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Rhode Island Emergency Planning and Response: What you need to know

Governing Law and Regulations

Preparedness and prevention plans: Rhode Island Rules and Regulations (RI Rule) 12.030.003-2.2B

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Contingency plans: RI Rule 12.030.003-3.0

Hazardous Substance Community Right-to-Know Act, General Laws of Rhode Island (RI Gen. Laws) 23-24.4-1 to 23-24.4-9

Hazardous material releases: RI Rule 12.180.001-6.00

Public water supplies: RI Gen. Laws 46-15.3-5.1

Regulatory Agencies

Rhode Island Department of Environmental Management (DEM) Office of Emergency Response

DEM Office of Emergency Response

Rhode Island Emergency Management Agency (RIEMA)

Rhode Island Department of Labor and Training (DLT) Division of Occupational Safety

State Emergency Response Commission (SERC)

Local emergency planning committees (LEPC)

Rhode Island Department of Health (DOH) Division of Environmental Health Office of Drinking Water Quality

Rhode Island Office of the State Fire Marshal

U.S. Environmental Protection Agency (EPA) Region 1

See ADDRESSES & CONTACTS for addresses and telephone numbers.

To report an emergency, callNational Response Center: 800-424-8802 (24 hours)DEM: 401-222-1360401-222-3070 (after hours)800-498-1336 (after hours)

See national section for basic information and federal regulations.

Comparison: State vs. Federal

Rules. Rhode Island follows federal regulations that require hazardous waste generators and treatment, storage, and disposal facilities to establish preparedness and prevention and contingency plans. See the national section EMERGENCY PLANNING AND RESPONSE to review these rules.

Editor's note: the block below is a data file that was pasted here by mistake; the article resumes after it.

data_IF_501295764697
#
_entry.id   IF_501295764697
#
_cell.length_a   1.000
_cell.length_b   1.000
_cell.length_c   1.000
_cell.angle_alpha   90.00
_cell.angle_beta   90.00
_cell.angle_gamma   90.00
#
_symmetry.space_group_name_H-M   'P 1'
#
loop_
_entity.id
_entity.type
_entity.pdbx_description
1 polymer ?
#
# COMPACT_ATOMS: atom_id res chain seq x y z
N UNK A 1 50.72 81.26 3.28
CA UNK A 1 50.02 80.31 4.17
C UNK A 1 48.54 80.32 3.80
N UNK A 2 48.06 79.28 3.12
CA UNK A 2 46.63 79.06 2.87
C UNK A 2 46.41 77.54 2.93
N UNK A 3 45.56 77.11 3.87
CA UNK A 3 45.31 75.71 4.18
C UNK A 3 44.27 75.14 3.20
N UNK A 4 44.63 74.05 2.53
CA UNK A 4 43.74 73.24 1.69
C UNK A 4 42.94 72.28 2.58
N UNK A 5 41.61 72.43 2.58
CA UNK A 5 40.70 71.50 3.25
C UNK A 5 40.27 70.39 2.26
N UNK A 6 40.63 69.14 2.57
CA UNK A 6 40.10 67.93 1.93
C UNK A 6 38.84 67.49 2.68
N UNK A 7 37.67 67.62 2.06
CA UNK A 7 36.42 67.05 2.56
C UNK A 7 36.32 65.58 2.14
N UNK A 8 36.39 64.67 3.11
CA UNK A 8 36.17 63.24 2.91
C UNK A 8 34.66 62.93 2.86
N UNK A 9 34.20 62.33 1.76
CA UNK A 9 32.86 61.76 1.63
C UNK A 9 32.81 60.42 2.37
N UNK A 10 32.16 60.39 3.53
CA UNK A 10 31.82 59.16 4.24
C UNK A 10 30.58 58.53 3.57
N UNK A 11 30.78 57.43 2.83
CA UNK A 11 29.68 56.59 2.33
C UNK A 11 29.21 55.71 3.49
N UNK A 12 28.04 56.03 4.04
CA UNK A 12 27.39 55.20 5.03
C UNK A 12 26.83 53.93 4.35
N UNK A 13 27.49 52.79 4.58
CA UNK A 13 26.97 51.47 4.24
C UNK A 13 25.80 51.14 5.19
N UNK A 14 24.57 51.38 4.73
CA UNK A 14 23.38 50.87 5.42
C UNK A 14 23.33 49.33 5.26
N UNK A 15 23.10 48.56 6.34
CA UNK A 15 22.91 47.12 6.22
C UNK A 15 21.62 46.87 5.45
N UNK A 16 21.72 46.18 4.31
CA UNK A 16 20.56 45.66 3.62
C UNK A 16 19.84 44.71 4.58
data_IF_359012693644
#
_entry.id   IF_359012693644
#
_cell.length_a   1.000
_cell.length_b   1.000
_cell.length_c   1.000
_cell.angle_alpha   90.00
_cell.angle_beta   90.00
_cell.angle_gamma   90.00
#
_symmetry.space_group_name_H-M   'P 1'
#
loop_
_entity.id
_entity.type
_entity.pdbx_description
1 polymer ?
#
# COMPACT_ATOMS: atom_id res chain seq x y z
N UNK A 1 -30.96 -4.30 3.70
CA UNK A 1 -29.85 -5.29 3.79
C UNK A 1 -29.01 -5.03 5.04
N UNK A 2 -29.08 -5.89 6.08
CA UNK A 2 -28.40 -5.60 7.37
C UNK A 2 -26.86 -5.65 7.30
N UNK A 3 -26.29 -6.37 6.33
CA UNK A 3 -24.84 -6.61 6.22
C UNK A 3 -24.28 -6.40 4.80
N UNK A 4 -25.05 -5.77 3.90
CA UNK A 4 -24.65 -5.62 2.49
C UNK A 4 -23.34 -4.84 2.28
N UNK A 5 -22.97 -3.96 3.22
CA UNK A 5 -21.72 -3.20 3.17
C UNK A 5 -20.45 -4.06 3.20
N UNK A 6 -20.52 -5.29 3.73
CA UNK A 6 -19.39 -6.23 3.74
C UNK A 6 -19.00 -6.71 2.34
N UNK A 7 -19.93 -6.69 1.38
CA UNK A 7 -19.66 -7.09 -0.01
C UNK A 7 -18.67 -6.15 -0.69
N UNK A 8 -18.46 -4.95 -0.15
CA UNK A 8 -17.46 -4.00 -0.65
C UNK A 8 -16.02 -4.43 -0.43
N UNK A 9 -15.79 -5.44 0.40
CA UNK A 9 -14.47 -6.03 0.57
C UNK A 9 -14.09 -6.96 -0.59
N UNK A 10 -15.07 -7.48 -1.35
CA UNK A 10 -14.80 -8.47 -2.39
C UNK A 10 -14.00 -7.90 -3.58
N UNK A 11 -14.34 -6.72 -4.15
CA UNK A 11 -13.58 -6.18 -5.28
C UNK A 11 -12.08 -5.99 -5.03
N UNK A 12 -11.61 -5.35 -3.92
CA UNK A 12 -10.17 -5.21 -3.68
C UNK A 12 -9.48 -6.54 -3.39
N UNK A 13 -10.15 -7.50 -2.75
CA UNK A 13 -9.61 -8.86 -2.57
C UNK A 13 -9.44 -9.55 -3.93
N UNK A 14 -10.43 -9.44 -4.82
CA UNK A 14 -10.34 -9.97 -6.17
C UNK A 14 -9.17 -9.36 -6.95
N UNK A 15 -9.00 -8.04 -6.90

Rhode Island has also implemented its own community right-to-know law that requires facilities to provide chemical identification lists and material safety data sheets to DLT and to employees, or their ...


>> Read more about Emergency Planning and Response

State Requirements

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Rhode Island Emergency Planning and Response Resources

Emergency Planning and Response Products

Free Special Reports
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Featured Special Report
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One of the most tedious aspects of an EHS manager’s job is to keep track of a host of records. Laws have been passed in every jurisdiction requiring facilities to produce and retain records of various kinds. Don’t get caught without the necessary records in the event of a surprise EPA or OSHA inspection! This special report shows EHS managers at a glance the records they must keep on hand and for how long.

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This special report contains a recordkeeping checklist to help you keep track of your records for major environmental laws and OSHA’s Hazard Communication Standard.

Also included are 3 useful tables which provide:
  • A summary listing of federal environmental recordkeeping requirements
  • A list of federal safety recordkeeping requirements.
  • A list of federal recordkeeping requirements for DOT and the Department of Homeland Security as they apply to hazardous material transporters and chemical facilities.
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